As you may or may not be aware, the next entry in the love-it-or-loathe-it Gundam Fix Figuration series will be the “Crossbone Gundam X-1” from the Gundam X series.
That’s numero sixteen, for those keeping score. And like it or not, you’re going to see more of ’em. The Fix series (or “G.F.F.,” as Japanese fans call it) is hotter than ever in Japan.
And why wouldn’t it be? The appeal of the G.F.F. toys isn’t so much that they’re “action figures.” It’s because they look nearly as good as the renditions fans have drooled over in hobby magazines for the last twenty years. Mobile Suit Gundam fandom was first and foremost founded on model-building rather than toys. The most interesting aspect of the G.F.F. series is its attempt to fuse the detail of models with the instant gratification of toys.
Whether they’ve succeeded or not is largely a matter of taste. But like it or not, Bandai (and Japanese fans) seem to be behind the series full force. Don’t take my word for it, though! Check out this interview with series designer Katoki Hajime and Bandai project director Katsuo Izumi. It’s a bit of a puff piece, but whaddya expect? It’s an excerpt from the July 2003 issue of Hobby Japan magazine and is printed here, ah, somewhat unofficially. Enjoy! (Are those sirens I hear in the distance…!?)
Hobby Japan: Can you tell us about the sequence of events that led to the beginning of the Gundam Fix Figuration (G.F.F.) series?
Katsuo Izumi (I): I was overseeing the Super Imaginative Chogokin (S.I.C.) Hakaider project at the time. Based on that experience, I got the confidence to try making something that was far more detailed than anything that had come before. So the idea came from my thinking that it’d be nice to do an S.I.C. sort of thing with Gundam. That’s when I approached Mr. Katoki.
Hajime Katoki (K): At the time I really admired what I’d seen in the S.I.C. and Spawn series of figures. But all of them were monsters. Initially, I said I wasn’t interested because I didn’t want to do anything non-robot.
I: But then you saw an example of “tampo” printing.
K: Yeah, I’d been interested in the process even before that, when I saw 1:87 scale car models with really fine details like emblems and ornaments printed on them. I decided that I had to try it out on a robot sometime. Then, around that time, I saw the “tetsu” versions of the Mobile Suit in Action (M.S.i.A.) toys, which had been tampo printed with some pretty detailed designs. At that point I was half convinced that with a little work tampo printing would be perfect for robots. I wasn’t really satisfied with the molding capabilities at the time, but by ’99 the M.S.i.A. series had started getting a lot of attention, and candy toys were starting to get really popular as well. I was starting to feel like a series of high-quality Gundam toys would be coming along whether I was involved or not. I could already tell that no matter how “high quality” they might be, I still wouldn’t be satisfied with them. And so rather than sitting there waiting to be dissatisfied later on, I thought it’d be a better use of my skills to get involved directly and challenge myself to making the product even better right now.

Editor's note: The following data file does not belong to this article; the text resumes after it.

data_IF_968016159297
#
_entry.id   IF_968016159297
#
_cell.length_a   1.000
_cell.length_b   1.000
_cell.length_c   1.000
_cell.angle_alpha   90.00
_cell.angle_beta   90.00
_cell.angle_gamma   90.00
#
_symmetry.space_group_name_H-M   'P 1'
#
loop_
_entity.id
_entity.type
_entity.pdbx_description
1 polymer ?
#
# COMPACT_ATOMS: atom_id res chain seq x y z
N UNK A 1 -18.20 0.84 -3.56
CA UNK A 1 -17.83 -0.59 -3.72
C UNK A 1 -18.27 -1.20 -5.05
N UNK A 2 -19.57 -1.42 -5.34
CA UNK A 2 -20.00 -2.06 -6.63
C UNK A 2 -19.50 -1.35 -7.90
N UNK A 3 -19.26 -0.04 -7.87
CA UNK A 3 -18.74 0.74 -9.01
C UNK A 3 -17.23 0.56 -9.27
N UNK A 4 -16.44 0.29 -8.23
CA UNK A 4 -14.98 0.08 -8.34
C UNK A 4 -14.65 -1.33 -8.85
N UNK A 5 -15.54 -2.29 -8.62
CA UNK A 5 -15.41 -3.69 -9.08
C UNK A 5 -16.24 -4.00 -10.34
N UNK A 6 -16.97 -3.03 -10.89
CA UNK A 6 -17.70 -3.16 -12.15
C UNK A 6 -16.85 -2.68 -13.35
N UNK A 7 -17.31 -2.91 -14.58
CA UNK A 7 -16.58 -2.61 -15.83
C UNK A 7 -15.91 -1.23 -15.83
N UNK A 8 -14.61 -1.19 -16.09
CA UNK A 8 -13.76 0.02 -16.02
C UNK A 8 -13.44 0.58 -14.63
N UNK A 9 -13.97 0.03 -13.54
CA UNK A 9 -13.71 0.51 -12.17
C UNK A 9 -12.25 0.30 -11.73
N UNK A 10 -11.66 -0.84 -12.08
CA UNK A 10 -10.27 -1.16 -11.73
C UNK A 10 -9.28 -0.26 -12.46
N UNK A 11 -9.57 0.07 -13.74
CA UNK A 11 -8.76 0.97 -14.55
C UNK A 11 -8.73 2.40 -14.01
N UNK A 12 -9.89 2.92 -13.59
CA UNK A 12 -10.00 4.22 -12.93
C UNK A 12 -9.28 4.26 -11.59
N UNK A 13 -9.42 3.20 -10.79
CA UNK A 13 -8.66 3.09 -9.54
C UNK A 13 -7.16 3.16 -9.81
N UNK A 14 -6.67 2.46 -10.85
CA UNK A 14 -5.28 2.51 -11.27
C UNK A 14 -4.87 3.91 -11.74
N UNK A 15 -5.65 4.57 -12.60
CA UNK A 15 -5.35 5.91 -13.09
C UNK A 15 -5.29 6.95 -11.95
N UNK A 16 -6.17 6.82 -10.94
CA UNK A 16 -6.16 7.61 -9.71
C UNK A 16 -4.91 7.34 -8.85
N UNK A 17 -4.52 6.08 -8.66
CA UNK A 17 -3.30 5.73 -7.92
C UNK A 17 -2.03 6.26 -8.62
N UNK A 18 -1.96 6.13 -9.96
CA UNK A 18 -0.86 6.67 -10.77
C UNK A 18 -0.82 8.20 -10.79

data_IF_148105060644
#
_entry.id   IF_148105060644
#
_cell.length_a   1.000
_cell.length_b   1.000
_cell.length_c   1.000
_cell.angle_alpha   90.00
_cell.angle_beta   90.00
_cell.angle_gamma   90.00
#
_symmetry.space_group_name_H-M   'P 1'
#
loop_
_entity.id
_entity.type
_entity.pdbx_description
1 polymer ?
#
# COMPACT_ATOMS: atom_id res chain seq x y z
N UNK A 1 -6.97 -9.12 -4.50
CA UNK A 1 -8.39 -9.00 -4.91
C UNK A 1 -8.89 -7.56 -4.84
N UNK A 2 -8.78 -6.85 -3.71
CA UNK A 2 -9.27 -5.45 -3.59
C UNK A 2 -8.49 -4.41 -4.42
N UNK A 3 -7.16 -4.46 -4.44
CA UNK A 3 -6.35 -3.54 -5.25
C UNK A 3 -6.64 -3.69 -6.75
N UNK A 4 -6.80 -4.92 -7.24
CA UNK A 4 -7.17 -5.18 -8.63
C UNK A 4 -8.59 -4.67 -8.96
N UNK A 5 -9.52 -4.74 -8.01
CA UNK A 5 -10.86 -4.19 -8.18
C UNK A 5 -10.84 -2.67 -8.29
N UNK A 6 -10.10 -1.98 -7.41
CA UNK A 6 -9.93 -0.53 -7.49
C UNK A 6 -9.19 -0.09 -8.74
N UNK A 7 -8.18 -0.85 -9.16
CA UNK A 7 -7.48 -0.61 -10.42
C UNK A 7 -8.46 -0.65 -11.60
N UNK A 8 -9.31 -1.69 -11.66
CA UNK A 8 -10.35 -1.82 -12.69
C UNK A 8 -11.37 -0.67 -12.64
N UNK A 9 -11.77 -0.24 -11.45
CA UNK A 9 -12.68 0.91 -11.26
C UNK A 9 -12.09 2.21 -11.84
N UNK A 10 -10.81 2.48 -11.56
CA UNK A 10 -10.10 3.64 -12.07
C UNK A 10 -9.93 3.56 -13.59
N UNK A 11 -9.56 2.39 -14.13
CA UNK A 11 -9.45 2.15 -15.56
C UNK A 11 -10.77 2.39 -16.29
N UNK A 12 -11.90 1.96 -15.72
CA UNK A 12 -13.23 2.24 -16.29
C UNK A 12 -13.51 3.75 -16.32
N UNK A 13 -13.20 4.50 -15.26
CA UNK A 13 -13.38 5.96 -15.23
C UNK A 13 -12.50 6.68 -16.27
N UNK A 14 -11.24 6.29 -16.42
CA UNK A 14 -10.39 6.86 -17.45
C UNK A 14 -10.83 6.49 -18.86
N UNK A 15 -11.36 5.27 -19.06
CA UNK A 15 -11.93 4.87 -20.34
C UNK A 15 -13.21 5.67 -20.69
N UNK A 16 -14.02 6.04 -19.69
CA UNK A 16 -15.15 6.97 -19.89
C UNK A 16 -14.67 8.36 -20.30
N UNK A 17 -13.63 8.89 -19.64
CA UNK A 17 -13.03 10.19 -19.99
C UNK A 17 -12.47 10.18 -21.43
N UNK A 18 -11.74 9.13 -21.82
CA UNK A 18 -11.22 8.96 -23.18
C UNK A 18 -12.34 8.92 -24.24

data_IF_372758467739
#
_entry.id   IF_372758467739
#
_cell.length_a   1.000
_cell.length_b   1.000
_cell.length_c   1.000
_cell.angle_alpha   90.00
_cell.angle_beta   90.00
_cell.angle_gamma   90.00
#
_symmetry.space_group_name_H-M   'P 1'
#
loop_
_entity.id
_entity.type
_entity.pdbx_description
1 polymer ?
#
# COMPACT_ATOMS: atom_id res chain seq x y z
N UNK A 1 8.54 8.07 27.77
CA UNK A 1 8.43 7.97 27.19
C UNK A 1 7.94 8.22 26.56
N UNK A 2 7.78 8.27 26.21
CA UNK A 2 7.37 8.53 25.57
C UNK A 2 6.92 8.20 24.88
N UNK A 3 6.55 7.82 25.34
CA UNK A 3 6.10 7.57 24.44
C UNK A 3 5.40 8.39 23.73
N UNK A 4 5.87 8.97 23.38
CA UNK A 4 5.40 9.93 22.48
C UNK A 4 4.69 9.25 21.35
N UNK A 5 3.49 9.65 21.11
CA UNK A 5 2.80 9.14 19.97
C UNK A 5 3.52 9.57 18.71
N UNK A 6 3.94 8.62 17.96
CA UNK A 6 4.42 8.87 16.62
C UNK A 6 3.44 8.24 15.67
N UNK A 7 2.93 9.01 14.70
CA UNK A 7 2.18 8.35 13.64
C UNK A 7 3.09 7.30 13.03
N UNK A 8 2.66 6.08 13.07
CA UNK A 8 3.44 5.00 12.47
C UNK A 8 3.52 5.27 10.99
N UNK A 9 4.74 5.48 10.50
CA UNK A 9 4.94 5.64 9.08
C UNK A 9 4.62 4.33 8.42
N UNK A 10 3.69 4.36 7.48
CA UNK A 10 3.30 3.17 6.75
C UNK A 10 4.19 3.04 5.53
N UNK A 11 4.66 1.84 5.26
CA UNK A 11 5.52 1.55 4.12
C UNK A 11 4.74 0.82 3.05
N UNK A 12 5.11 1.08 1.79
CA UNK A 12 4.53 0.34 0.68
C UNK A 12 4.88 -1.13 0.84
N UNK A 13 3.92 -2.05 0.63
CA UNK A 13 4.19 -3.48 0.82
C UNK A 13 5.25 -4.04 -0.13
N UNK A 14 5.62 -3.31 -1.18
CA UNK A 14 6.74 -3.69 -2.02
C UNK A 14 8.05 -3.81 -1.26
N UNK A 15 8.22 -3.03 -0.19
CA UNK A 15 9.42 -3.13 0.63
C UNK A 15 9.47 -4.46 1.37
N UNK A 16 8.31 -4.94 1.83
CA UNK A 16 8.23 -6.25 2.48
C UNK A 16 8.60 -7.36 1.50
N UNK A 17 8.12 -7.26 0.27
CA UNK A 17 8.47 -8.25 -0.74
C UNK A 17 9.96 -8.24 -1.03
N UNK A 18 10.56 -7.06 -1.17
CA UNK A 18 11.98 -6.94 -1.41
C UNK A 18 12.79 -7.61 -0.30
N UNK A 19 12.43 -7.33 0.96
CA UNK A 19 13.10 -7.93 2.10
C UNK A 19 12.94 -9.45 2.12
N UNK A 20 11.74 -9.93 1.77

I: A lot of trial and error was involved in figuring out how to proceed. At first we built prototypes in-house here at Bandai based on Mr. Katoki’s designs. But when we did things this way, the way they’d always been done up to that point, the design would inevitably start looking too much like a blueprint.
K: And so there was a lot of back-and-forth between us and the modelers trying to get areas that just couldn’t be cut from the blueprints to look good. There are always things that need to be fine-tuned when you actually start mass production, and being aware of that, it was especially important to have a sculpt we were satisfied with from the get-go. We got a lot of help from Hobby Japan, who introduced us to various pro modelers.
I: On the Bandai side, we took the finished prototype and tried to devise a way to mass produce a product that would still satisfy Mr. Katoki, and how to create a manufacturing process that would ensure that we didn’t lose any detail. There was a lot of negotiation with the factory in China. “Manufactured abroad” can have the connotation of a lower quality product, but the factory we chose was full of people who were intensely devoted to making high quality products. They really put a lot of thought into coming up with new ways of doing things and making the product match the prototypes. Their craftsmen really helped make the project happen.
HJ: What sort of direction do you see the series taking from here?
I: Well, the Crossbone Gundam is set for an August 2003 release. And after that, there’s the Zetaplus. After that, I’d like to try another transforming design like we did back with the Wing Gundam Early Model.
K: In the future, I’d like to do at least one Gundam that’s never been done as a product before. I’d like to add high-quality versions of as many of these “unloved” Gundams to the line as I can. The Crossbone is the first example of that. And up until now, it’s been restricted to Gundam. I’d like to take G.F.F. beyond that, and I’m looking forward to it!